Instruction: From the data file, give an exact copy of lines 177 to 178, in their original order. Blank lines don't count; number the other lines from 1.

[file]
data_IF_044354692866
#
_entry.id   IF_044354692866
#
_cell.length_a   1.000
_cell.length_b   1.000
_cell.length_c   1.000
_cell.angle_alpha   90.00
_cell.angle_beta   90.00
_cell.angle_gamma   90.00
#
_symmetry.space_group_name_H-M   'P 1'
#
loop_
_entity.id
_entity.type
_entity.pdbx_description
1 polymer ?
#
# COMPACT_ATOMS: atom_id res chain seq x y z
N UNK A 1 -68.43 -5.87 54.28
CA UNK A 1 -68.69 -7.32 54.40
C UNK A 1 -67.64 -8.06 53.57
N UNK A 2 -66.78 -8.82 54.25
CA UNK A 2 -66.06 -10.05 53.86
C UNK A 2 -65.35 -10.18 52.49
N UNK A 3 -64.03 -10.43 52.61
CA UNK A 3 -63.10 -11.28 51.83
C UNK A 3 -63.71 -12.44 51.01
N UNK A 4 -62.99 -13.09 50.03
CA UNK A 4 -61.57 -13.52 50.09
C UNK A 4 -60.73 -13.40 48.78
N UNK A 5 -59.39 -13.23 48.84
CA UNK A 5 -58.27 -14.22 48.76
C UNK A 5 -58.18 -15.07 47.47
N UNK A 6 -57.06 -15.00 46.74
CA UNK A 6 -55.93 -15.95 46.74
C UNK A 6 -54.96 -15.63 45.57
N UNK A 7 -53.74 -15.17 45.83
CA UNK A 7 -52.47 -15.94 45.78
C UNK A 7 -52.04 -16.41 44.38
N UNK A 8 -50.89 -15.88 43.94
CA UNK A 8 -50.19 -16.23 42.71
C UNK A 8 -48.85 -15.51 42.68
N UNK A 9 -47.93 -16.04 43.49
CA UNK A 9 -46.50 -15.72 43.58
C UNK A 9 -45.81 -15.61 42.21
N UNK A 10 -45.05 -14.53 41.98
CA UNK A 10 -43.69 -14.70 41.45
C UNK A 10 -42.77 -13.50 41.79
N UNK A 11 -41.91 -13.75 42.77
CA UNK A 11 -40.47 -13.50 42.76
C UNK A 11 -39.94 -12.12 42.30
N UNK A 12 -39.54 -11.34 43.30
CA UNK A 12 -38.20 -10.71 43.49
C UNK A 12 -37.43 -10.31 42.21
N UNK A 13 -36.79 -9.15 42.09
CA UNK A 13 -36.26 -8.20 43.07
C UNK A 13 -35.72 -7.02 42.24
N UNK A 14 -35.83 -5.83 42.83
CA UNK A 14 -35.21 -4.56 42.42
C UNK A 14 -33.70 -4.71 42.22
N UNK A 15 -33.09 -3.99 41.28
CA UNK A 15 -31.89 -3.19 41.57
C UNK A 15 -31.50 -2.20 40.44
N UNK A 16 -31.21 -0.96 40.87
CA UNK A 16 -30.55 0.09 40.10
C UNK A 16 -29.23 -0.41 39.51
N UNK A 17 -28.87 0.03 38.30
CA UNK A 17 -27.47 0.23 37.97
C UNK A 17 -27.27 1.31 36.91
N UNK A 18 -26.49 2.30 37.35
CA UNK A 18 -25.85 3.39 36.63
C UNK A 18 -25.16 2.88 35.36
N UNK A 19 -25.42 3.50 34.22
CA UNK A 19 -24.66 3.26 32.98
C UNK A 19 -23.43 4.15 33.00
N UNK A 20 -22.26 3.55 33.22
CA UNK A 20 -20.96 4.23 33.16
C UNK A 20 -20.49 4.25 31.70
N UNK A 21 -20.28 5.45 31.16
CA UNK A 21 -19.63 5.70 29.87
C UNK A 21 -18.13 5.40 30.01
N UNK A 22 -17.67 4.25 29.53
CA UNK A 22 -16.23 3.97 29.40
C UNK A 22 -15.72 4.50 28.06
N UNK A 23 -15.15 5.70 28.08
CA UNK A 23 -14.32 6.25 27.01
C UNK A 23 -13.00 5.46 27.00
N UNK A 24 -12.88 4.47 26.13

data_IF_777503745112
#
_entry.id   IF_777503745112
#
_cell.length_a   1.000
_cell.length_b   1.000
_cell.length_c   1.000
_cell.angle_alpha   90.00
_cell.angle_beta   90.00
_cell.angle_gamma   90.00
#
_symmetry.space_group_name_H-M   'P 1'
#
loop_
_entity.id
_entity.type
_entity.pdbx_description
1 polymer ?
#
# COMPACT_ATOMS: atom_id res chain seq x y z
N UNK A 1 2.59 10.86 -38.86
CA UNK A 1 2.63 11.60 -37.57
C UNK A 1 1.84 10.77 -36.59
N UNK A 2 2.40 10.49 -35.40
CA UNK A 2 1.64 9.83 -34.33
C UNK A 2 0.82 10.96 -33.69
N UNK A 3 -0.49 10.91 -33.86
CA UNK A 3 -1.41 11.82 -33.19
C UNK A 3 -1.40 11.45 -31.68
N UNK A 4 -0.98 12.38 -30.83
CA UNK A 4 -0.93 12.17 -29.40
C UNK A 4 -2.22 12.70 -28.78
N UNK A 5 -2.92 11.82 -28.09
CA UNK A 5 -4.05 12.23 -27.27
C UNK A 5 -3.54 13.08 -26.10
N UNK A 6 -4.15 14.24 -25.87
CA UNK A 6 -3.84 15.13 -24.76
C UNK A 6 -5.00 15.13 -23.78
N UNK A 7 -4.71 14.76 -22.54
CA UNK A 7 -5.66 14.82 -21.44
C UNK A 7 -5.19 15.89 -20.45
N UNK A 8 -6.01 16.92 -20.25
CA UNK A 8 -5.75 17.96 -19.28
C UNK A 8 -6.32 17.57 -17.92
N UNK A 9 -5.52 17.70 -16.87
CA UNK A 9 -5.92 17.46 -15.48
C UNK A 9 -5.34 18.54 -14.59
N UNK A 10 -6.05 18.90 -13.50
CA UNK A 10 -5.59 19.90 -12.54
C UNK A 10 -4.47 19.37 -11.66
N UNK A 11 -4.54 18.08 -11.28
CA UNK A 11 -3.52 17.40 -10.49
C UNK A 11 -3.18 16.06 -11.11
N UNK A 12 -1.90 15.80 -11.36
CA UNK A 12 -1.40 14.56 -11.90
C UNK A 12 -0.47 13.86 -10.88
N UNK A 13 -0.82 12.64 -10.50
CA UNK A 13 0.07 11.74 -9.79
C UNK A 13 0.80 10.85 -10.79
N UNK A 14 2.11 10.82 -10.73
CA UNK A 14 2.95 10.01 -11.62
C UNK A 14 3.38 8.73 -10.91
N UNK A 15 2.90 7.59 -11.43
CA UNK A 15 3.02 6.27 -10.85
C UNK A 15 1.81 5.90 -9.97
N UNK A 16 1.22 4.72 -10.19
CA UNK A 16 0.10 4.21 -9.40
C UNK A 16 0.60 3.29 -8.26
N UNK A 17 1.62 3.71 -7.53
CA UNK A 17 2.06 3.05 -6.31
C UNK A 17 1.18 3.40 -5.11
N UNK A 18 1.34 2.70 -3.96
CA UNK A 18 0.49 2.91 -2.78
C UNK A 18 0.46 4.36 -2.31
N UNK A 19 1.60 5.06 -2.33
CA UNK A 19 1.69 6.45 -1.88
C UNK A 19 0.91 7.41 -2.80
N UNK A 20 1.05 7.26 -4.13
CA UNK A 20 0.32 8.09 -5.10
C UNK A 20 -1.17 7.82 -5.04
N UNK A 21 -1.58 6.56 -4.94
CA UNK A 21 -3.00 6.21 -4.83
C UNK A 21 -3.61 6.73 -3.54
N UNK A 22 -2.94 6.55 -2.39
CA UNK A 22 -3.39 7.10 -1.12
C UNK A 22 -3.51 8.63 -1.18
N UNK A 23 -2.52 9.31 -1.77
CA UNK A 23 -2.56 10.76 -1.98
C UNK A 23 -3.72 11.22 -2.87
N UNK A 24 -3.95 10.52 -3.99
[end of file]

N UNK A 23 -2.52 9.31 -1.77
CA UNK A 23 -2.56 10.76 -1.98